The Christmas tree worm is found in coral environments. The marine worm resembles a Christmas tree, with a central tube and "arms" (radioles) that form two spiraling structures. Although the shape is similar to that of twin fir trees, the colors are more vibrant. The worms are less than 2 inches long and are commonly found in bright shades of blue, yellow and pink.
The Life Cycle
The Christmas tree worm has a biphasic life cycle, meaning the cycle has two distinct parts. The larval phase begins the life cycle. Worm larvae feed exclusively on plankton. This phase lasts for a short time, from less than a day to several weeks. The larva locates a home on the coral and transforms into an adult, beginning the second phase. The adult builds a burrow in the coral, where it remains for life.
The life-span of a Christmas tree worm depends on the quality and endurance of the coral habitat. Under ideal circumstances the worms will live for 20 to 30 years. In areas with disappearing reef habitat, their lives are much shorter. Domestic environments are difficult to maintain and the worms' life-span varies greatly among tanks.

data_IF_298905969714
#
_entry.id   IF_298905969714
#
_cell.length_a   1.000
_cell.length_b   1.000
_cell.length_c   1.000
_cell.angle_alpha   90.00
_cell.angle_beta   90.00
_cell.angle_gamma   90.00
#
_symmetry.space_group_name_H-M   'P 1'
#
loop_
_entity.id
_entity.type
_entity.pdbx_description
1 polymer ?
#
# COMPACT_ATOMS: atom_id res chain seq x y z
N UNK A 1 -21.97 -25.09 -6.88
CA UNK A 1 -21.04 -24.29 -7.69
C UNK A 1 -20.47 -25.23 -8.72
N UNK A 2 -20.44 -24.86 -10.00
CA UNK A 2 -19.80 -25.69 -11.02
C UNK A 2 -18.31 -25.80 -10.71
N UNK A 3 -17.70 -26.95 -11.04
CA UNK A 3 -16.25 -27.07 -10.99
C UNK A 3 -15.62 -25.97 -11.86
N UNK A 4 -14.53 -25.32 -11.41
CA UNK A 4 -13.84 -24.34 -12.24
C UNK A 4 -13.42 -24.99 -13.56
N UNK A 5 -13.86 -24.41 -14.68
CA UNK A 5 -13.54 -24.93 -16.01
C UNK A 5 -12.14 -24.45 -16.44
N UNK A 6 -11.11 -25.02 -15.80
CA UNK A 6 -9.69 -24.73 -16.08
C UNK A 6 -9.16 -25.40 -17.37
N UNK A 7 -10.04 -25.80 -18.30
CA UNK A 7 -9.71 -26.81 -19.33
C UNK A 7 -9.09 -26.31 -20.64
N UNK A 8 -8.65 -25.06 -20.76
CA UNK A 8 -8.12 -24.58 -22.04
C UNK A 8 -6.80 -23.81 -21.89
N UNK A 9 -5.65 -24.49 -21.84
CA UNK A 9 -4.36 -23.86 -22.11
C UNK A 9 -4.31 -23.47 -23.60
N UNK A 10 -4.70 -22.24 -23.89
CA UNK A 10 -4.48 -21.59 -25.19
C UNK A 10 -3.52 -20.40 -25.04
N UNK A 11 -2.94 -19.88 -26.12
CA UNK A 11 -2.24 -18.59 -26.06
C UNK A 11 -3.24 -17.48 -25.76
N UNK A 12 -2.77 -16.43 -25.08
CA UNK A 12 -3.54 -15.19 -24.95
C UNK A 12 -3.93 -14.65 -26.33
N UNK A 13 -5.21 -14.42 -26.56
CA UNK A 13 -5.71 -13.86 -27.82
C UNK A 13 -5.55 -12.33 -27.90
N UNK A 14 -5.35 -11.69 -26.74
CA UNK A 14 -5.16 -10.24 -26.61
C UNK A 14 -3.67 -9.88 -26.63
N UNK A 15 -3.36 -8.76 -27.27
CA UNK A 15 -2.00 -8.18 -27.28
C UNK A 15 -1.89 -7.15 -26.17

The two primary requirements for a long life are coral and plankton. The Christmas tree worm burrows its body within the coral and extends its tree branch "arms" outside to breathe and gather food. Outside of plankton, coral and good water quality, the worms have no requirements. Reproducing their habitat in home aquariums is difficult because the worms do not always take to artificial coral.
Christmas tree worms reproduce without leaving the burrow. The worms do not burrow on top of each other, but maintain a distance for breeding, males releasing sperm and females releasing eggs into the same general area. All the worms in an area do this around the same time to increase the odds of successful reproduction. A sperm fertilizes an egg in open water and a larva is born.
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Zach Lazzari is a Montana based freelance outdoor writer and photographer. You can follow his work at bustedoarlock.com.